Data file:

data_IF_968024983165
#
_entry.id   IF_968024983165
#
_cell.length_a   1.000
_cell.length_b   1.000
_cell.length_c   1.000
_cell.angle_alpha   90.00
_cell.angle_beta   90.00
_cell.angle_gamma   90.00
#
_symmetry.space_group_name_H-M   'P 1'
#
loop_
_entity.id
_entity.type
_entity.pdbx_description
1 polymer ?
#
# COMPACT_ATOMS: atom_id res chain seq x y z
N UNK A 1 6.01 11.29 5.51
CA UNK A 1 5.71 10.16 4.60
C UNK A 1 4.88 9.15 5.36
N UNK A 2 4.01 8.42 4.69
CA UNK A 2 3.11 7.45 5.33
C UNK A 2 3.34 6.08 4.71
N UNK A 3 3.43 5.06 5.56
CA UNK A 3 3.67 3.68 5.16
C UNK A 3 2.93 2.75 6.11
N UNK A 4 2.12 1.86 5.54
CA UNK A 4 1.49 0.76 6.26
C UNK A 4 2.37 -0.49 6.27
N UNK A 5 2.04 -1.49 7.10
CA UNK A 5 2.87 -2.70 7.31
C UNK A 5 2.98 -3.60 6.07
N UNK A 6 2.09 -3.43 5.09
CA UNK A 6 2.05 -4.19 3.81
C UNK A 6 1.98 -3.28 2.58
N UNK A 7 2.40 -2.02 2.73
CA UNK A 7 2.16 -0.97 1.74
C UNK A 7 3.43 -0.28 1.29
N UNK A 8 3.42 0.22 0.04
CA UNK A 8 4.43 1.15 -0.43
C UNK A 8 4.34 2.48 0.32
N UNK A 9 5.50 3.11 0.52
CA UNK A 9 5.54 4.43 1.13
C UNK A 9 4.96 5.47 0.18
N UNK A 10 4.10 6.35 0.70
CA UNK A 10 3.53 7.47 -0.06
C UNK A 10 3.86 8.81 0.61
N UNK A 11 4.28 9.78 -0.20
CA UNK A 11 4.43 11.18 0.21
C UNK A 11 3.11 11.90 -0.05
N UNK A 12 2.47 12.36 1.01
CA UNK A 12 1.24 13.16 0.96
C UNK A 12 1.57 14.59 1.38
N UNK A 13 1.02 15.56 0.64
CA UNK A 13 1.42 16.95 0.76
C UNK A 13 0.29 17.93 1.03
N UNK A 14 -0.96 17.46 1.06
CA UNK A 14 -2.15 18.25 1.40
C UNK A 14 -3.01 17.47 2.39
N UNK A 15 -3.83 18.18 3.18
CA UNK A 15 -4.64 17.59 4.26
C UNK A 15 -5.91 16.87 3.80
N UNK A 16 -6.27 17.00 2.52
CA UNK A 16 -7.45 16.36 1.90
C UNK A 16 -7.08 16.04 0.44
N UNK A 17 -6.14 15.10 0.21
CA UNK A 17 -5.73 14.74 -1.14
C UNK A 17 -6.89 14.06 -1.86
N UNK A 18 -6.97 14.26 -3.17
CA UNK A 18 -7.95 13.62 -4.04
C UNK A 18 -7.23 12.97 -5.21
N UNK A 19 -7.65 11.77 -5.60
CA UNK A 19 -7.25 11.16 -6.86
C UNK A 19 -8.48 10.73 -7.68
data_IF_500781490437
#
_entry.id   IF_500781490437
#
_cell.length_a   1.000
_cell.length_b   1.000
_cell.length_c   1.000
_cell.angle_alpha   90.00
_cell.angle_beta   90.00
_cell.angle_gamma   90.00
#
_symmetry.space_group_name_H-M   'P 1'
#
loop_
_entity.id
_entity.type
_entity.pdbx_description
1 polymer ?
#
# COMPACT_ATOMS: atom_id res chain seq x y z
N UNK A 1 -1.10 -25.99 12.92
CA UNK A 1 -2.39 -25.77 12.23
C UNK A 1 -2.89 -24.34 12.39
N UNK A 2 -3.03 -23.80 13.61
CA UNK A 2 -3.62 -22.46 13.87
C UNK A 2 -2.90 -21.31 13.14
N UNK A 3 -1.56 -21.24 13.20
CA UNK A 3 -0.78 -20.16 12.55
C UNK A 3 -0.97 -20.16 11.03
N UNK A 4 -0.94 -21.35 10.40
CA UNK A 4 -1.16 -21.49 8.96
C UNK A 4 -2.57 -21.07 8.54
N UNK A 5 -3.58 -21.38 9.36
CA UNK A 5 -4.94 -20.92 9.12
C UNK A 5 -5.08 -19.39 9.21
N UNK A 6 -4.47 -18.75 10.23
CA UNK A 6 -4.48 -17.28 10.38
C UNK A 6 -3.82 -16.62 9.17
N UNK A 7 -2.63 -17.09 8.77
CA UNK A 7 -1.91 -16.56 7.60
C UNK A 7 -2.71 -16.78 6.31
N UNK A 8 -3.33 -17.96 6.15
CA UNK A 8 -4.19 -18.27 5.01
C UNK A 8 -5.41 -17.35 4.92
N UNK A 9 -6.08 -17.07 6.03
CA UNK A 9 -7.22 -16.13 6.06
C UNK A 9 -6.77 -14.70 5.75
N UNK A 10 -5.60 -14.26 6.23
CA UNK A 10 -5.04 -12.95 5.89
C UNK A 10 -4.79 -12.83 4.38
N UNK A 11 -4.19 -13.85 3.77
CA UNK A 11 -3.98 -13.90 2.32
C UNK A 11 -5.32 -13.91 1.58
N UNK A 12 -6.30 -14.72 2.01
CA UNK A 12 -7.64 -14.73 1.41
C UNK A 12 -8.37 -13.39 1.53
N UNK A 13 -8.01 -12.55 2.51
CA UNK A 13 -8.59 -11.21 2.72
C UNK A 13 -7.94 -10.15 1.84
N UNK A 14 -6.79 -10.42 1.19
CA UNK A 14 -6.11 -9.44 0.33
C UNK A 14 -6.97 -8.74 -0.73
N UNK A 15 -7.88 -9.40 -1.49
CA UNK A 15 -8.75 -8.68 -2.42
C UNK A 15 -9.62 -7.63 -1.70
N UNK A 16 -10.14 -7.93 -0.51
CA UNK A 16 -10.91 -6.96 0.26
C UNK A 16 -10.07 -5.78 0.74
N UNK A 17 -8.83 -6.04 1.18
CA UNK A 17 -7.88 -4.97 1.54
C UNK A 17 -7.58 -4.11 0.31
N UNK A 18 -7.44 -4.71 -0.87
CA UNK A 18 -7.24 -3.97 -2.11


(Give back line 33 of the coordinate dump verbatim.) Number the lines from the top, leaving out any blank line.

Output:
N UNK A 5 2.04 -1.49 7.10